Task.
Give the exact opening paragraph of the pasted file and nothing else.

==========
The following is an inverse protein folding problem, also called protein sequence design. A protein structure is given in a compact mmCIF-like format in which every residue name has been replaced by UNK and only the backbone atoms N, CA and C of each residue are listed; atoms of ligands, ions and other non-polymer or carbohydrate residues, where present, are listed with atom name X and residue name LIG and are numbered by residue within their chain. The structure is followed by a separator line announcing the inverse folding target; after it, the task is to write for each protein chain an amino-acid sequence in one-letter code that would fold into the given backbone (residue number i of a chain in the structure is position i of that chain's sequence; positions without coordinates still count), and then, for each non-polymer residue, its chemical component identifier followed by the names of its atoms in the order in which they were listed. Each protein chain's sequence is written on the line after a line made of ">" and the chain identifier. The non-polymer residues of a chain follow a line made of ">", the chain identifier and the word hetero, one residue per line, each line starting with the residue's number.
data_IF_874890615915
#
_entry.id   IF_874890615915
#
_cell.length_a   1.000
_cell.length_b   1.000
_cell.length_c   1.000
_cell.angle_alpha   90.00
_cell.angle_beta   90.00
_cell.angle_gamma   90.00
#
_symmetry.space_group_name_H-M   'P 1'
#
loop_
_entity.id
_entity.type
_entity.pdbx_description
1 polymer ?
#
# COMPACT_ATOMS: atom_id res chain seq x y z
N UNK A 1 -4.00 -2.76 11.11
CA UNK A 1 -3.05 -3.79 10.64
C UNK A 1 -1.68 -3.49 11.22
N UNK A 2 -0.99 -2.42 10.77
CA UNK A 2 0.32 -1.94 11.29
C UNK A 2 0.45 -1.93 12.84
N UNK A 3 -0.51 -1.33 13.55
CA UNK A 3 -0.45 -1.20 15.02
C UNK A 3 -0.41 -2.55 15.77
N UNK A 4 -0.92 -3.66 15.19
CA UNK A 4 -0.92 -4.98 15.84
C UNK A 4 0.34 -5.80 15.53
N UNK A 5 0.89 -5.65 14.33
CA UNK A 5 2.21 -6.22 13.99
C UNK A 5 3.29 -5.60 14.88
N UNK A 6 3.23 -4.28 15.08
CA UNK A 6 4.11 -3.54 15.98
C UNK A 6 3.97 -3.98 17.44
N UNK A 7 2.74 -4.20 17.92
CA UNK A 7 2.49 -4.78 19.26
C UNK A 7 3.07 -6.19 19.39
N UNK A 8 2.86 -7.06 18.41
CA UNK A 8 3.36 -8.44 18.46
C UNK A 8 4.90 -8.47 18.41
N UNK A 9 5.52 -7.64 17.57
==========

The following is an inverse protein folding problem, also called protein sequence design. A protein structure is given in a compact mmCIF-like format in which every residue name has been replaced by UNK and only the backbone atoms N, CA and C of each residue are listed; atoms of ligands, ions and other non-polymer or carbohydrate residues, where present, are listed with atom name X and residue name LIG and are numbered by residue within their chain. The structure is followed by a separator line announcing the inverse folding target; after it, the task is to write for each protein chain an amino-acid sequence in one-letter code that would fold into the given backbone (residue number i of a chain in the structure is position i of that chain's sequence; positions without coordinates still count), and then, for each non-polymer residue, its chemical component identifier followed by the names of its atoms in the order in which they were listed. Each protein chain's sequence is written on the line after a line made of ">" and the chain identifier. The non-polymer residues of a chain follow a line made of ">", the chain identifier and the word hetero, one residue per line, each line starting with the residue's number.